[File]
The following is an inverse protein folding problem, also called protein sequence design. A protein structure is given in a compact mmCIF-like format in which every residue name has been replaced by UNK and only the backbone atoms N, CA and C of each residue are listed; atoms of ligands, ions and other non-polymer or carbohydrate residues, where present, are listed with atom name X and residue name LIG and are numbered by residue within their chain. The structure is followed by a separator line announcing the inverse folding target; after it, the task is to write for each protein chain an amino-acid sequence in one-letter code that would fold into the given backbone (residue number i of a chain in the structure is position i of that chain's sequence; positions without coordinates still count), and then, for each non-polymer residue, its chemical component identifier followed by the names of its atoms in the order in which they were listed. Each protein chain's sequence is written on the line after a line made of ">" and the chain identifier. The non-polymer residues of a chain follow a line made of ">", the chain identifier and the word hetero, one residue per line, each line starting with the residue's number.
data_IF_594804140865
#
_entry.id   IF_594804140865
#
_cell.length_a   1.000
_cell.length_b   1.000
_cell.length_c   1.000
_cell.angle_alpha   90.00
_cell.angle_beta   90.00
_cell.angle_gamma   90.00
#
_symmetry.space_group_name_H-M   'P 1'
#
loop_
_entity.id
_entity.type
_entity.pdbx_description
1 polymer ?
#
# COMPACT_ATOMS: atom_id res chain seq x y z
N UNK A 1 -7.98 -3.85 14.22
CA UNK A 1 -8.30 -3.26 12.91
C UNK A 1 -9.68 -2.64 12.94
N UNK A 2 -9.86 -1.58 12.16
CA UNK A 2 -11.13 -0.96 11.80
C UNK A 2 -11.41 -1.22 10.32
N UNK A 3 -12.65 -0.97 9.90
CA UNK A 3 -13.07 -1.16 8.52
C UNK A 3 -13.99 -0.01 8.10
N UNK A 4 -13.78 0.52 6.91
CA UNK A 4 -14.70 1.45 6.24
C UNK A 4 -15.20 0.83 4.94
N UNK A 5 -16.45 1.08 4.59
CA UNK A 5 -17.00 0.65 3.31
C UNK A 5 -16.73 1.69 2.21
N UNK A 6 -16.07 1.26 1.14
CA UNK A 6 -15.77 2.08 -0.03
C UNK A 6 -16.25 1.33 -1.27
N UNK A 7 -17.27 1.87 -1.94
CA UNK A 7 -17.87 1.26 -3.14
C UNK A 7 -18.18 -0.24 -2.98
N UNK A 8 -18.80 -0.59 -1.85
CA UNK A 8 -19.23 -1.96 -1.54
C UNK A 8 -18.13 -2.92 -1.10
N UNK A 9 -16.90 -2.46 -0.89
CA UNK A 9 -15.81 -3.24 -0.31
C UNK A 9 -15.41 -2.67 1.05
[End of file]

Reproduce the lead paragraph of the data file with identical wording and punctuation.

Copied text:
The following is an inverse protein folding problem, also called protein sequence design. A protein structure is given in a compact mmCIF-like format in which every residue name has been replaced by UNK and only the backbone atoms N, CA and C of each residue are listed; atoms of ligands, ions and other non-polymer or carbohydrate residues, where present, are listed with atom name X and residue name LIG and are numbered by residue within their chain. The structure is followed by a separator line announcing the inverse folding target; after it, the task is to write for each protein chain an amino-acid sequence in one-letter code that would fold into the given backbone (residue number i of a chain in the structure is position i of that chain's sequence; positions without coordinates still count), and then, for each non-polymer residue, its chemical component identifier followed by the names of its atoms in the order in which they were listed. Each protein chain's sequence is written on the line after a line made of ">" and the chain identifier. The non-polymer residues of a chain follow a line made of ">", the chain identifier and the word hetero, one residue per line, each line starting with the residue's number.